Thomas Edison was one of America's most prolific inventors. In his 84 years, Edison acquired a record number of 1093 patents and was the driving force behind such innovations as the phonograph, the incandescent light bulb, and the alkaline storage battery. His humble beginnings as a poor, uneducated railroad worker to one of the most famous men in the world is a true American success story.
To be accurate, Edison didn't actually invent the idea of the light bulb. In fact, electric lights existed on a streetlight scale before Edison became involved. Edison is credited with coming up with the concept that made lights durable, affordable, and safe for home illumination. He did for home lighting what Henry Ford did for vehicles--make them affordable and available to the common man and woman.
Genius is one percent inspiration, ninety-nine percent perspiration
Edison's process for inventing the right material for the filament of the light bulb is a lesson for all of us. He and his team tested more than 6000 possible materials before finding the one that was the right fit: carbonized bamboo. In other words, he failed thousands of times before he succeeded. Too many times the majority of us give up to early when we don't succeed.
Great Leaders Come From Failure
Edison said, "I have not failed. I've just found 10,000 ways that won't work". He wasn't fazed by failure, in fact he knew a certain amount of failure was going to be required to succeed. Many of today 's respected business leaders have failed before they succeeded. Mark Cuban, before making billions selling his company to Yahoo, failed as a carpenter, a cook, as a waiter. He said of his failures, "I've learned it doesn't matter how many times you failed. You only have to be right once. I tried to sell powdered milk. I was an idiot lots of times, and I learned from them all." Walt Disney was fired by an editor because "he lacked imagination and had no original ideas". His original animation company went bankrupt and it's said he was turned down hundreds of times when he sought financing for Disney World.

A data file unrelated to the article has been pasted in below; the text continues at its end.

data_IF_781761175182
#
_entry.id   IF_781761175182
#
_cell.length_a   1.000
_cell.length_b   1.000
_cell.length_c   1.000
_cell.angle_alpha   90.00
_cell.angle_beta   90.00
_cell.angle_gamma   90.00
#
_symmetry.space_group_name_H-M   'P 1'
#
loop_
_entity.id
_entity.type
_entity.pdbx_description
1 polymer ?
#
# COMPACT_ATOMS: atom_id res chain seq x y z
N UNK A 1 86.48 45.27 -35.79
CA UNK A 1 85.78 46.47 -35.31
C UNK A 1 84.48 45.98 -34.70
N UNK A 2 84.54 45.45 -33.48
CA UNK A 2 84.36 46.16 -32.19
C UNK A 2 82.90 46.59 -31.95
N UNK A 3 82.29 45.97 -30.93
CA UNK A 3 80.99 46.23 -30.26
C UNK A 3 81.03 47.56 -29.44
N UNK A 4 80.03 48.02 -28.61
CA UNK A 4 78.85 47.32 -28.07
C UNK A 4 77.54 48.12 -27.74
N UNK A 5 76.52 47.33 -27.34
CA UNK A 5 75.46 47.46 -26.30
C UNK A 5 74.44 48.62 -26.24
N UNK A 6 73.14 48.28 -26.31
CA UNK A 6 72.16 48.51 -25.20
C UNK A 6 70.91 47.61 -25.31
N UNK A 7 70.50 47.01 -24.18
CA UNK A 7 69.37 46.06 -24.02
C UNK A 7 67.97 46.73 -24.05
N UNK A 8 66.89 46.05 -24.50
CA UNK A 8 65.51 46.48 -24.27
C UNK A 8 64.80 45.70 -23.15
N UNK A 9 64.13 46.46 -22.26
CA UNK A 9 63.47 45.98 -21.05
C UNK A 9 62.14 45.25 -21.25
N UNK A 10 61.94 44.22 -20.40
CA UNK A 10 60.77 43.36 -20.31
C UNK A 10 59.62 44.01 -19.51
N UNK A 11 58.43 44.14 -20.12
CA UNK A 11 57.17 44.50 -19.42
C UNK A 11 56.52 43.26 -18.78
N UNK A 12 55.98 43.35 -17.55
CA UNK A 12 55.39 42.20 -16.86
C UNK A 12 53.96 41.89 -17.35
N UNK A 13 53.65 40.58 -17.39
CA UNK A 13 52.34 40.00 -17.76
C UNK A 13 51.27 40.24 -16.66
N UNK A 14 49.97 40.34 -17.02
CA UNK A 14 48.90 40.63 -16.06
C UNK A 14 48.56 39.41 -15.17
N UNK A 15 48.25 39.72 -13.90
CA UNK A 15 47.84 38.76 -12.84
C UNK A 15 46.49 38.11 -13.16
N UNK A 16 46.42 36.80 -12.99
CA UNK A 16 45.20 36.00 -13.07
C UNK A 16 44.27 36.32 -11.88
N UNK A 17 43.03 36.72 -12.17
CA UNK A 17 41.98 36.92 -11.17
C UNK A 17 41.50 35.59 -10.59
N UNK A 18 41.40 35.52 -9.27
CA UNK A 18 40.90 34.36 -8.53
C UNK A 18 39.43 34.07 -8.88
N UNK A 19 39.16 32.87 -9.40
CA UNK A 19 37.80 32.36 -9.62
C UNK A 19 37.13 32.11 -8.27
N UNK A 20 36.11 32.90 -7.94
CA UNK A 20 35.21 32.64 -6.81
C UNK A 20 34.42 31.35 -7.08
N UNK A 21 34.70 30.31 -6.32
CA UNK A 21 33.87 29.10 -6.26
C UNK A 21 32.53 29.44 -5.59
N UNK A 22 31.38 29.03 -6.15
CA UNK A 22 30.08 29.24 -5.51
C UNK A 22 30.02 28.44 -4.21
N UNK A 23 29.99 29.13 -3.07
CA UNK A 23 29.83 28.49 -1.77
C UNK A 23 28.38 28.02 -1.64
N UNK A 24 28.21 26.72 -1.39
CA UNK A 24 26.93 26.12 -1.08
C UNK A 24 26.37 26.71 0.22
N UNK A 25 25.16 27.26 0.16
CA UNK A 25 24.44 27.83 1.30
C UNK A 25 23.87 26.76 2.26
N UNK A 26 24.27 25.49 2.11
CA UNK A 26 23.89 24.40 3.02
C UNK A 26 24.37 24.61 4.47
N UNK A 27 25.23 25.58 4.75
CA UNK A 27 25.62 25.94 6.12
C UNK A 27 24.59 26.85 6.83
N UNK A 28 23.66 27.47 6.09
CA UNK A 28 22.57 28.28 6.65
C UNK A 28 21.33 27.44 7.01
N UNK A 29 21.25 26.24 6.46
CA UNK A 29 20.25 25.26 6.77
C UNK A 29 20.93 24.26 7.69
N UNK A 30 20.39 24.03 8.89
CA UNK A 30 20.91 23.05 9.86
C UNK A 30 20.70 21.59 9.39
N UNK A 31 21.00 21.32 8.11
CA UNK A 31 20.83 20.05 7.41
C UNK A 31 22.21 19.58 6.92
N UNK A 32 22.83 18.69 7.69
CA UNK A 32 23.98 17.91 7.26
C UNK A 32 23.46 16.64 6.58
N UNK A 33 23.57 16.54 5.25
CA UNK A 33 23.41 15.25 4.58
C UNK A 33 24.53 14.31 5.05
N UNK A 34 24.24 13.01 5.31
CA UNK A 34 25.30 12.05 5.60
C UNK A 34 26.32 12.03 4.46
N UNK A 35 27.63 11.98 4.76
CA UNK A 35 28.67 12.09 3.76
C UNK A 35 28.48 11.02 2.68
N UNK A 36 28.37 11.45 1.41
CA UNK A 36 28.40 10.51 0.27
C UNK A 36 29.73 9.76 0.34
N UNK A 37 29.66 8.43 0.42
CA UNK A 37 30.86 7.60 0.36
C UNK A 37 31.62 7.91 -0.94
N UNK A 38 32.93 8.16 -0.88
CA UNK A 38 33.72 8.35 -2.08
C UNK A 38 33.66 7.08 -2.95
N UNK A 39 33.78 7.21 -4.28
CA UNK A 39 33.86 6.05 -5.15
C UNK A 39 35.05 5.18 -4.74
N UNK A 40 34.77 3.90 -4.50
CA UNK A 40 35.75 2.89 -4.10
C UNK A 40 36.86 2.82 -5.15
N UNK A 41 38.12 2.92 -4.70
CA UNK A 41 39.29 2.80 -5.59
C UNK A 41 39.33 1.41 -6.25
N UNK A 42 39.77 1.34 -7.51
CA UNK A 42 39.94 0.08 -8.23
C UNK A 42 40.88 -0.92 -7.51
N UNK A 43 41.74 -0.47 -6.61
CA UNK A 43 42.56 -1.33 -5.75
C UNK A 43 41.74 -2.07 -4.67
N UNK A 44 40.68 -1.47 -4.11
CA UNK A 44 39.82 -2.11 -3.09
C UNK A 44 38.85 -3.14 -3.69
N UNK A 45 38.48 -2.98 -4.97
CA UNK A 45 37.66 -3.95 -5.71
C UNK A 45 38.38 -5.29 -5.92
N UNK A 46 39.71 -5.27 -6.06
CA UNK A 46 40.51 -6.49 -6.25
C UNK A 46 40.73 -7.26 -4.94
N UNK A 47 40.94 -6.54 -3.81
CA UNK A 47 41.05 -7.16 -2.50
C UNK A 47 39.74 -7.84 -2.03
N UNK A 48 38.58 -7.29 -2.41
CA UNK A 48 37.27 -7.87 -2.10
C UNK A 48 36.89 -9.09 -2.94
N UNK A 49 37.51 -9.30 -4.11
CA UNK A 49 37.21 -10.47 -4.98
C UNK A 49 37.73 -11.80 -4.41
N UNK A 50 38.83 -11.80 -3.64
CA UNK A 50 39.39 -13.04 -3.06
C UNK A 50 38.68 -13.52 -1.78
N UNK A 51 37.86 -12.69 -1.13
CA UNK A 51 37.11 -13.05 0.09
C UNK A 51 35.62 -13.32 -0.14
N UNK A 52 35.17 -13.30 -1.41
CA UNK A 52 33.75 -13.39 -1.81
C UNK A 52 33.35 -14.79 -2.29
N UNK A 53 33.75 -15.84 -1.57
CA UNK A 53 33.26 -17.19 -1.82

Try Just One More Time. Learning From Kids
The video below has recently been making the rounds on Linkedin. This little girl is trying to make a box jump and fails over and over. At one point she is near tears ready to give up. A loving coach steps in and encourages her to try one more time.
This next video is of my two-year-old son, Gunner. Gunner can be seen in the video below cooly riding and parking the bike he received as a Christmas gift. What you see is the end product of hours and hours of trying, tears, frustration, crashing, and trying again over the course of three months (we've been at this since Christmas).
Don't Let Failure Discourage You. Expect the struggle.
We as business leaders, parents, and employees should understand and embrace the idea that failure is not a bad thing--as long as we learn from it. I'm not advocating going out there and intentionally failing. Rather I am advocating trying your best to succeed and understanding up front that not every idea or project is going to succeed. Learn from your mistakes, expect struggle, expect the grind. Expect to eventually succeed.